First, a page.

Yeah, that’s a good question. Frankly I think that’s one of those situations where the current opportunities transfer money to people across the border, or if they’re under authoritarian regimes, or what have you, is very poor. And so sort of any solution to that can be better than what we have now. But I also think especially in the case of Ukrainians, people are sort of pointing to this as a success story of cryptocurrency. You know, giving money to people who desperately need it to be able to escape war, for example. And that is absolutely true, I will not deny that there has been positive impact of that. But they are largely able to benefit from it because the Ukrainian government has been involved. It’s actually the Ukrainian government who’s receiving an enormous amount of these transactions, or in some cases there are non-profits or various other centralized groups that are on the receiving end of the cryptocurrencies, and who are handling things like transferring cryptocurrency into fiat currency, right? Like money that people can actually spend to buy a train ticket or food for their family or whatever it might be. Weapons, in the case of the government. For the most part, when it comes to transferring cryptocurrency to support people who are, say, under authoritarian regimes, or who maybe don’t have a good store of value in their country for whatever reason, or who don’t have access to the banking system, there’s a lot of other issues that you run into, in that you can’t usually use cryptocurrency to buy food at the grocery store or pay for your rent. You have to find someone who’s willing to transfer that into cash for you, and sometimes that’s a cryptocurrency exchange, but sometimes you don’t have access to that either, or sometimes it’s illegal for you to use those. And so you have to find someone who’s willing to do it under the table, in which case you get into a lot of predatory behavior around skimming a lot of the money out of it or stealing money outright. So I think it’s maybe better than some of the options that we have today for getting money to people who are in really, really, really bad situations, but I think there’s a lot of complexity to it. What’s been happening in Ukraine is really just not a great example of the majority of cases, because the government has been able to step in and do that conversion or distribute it to people, and that’s sort of, again, antithetical to the purpose of cryptocurrency, which is supposed to bypass the government or traditional banking entirely.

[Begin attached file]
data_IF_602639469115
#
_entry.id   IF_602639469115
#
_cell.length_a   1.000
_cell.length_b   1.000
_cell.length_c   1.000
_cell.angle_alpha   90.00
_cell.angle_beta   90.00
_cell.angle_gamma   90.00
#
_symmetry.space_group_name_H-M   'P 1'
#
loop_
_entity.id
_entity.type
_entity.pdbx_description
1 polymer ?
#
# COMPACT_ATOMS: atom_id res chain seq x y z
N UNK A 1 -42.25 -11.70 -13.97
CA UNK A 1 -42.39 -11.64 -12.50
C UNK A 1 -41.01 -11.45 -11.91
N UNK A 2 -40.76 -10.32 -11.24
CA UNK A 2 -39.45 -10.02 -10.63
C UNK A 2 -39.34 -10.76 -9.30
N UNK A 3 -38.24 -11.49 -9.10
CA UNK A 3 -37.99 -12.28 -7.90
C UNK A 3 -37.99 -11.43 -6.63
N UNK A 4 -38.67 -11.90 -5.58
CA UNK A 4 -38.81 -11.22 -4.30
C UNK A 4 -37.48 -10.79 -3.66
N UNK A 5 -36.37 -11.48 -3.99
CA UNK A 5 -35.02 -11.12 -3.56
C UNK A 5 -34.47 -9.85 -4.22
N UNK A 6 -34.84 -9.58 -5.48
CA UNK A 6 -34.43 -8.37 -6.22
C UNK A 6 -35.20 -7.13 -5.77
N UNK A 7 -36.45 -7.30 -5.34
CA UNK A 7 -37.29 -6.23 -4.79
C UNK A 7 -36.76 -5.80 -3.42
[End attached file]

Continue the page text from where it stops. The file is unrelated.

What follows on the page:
Disclosures for my work and writing pertaining to cryptocurrencies and web3 can be found here.